Alliance for American Manufacturing (AAM) Offers Tax Reforms Proposals to Congressional Leadership.
Alliance for American Manufacturing (AAM) President Scott Paul has sent a letter to the leadership of both the Senate Finance Committee and the House Ways and Means Committee to offer some suggested fixes to the nation's corporate tax code.
As a labor-management partnership, AAM is uniquely positioned to offer constructive proposals that can help both the nation's manufacturers and their workers.
In his letter to Sens. Max Baucus (D-MT) and Orrin Hatch (R-UT), and Reps. Dave Camp (R-MI) and Sandy Levin (D-MI), Paul suggested that AAM can offer "forward-looking public policy proposals designed to overcome the hurdles that, all-too-often, limit action in Washington."
In a list of what to do, and what not to do, Paul focused on specific provisions in the current tax code that "bear special scrutiny in light of the benefits that they currently provide to manufacturers – the withdrawal of which could have profound negative effects on U.S. competitiveness."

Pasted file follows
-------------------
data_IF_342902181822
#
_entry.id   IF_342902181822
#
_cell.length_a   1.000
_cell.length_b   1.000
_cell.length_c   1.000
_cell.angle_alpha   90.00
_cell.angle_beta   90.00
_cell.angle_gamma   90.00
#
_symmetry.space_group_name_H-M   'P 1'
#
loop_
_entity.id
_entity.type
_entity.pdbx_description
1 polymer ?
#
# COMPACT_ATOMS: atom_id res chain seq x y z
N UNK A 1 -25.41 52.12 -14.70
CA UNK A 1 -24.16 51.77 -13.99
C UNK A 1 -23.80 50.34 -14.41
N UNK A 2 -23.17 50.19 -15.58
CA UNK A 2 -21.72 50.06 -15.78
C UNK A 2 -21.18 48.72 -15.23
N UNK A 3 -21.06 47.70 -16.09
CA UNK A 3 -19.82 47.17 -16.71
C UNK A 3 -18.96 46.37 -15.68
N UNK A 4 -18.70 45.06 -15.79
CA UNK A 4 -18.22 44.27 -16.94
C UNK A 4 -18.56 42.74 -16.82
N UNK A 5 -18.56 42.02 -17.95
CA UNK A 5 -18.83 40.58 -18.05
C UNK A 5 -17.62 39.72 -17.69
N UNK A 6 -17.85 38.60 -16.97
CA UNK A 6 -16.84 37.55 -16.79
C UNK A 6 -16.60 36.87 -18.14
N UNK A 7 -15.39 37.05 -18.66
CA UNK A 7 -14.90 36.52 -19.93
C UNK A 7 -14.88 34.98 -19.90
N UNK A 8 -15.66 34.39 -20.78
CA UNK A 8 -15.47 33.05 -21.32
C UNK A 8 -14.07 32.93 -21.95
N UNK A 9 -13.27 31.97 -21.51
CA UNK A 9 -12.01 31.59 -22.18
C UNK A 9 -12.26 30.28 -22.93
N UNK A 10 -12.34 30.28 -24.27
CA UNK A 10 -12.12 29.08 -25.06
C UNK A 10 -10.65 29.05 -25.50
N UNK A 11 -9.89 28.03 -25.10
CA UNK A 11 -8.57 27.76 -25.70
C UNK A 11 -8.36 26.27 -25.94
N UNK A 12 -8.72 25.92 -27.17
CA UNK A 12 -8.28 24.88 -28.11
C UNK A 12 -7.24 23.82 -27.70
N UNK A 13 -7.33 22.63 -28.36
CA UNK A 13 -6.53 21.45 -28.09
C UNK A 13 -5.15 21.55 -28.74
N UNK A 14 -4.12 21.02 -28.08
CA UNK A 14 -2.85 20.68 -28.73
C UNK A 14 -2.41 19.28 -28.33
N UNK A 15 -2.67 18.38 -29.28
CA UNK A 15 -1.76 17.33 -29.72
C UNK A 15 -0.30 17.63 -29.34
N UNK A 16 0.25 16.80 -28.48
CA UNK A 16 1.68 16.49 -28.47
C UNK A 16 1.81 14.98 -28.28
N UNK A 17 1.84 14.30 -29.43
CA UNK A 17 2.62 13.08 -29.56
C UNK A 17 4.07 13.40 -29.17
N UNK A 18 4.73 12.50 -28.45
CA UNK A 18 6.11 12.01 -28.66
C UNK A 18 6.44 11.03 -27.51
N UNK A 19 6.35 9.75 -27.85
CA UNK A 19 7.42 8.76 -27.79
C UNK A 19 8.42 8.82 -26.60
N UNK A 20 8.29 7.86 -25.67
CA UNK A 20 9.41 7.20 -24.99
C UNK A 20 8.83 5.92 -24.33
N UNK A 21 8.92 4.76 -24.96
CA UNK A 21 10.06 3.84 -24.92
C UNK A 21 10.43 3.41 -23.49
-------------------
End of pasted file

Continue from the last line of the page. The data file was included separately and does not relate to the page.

Paul cited certain provisions in the tax code provide benefits that promote the development of new technologies and products, including: Section 199 Domestic Production Deduction; Accelerated Cost Recovery; Depletion Allowances; Net Operating Losses; Last-In, First-Out Accounting; Interest Cost Deductibility; Research & Development Tax Credit; Current Tax Treatment of Employee Health Care and Pension Contributions; Credit for Prior Year Minimum Tax.
Paul explained his concern:
As studies have shown, capital intensive industries and those that have invested vast sums in creating productive capacity and jobs here in the U.S. would find their actual tax payments substantially higher with this single-minded approach to eliminate tax expenditures in order to reduce the corporate tax rate. In a deficit-neutral approach, the result of this effort would increase the taxes paid by producers here in the U.S. while lowering the tax burden on many other entities which do not make the same kind of long-term comprehensive and costly investments in the U.S.
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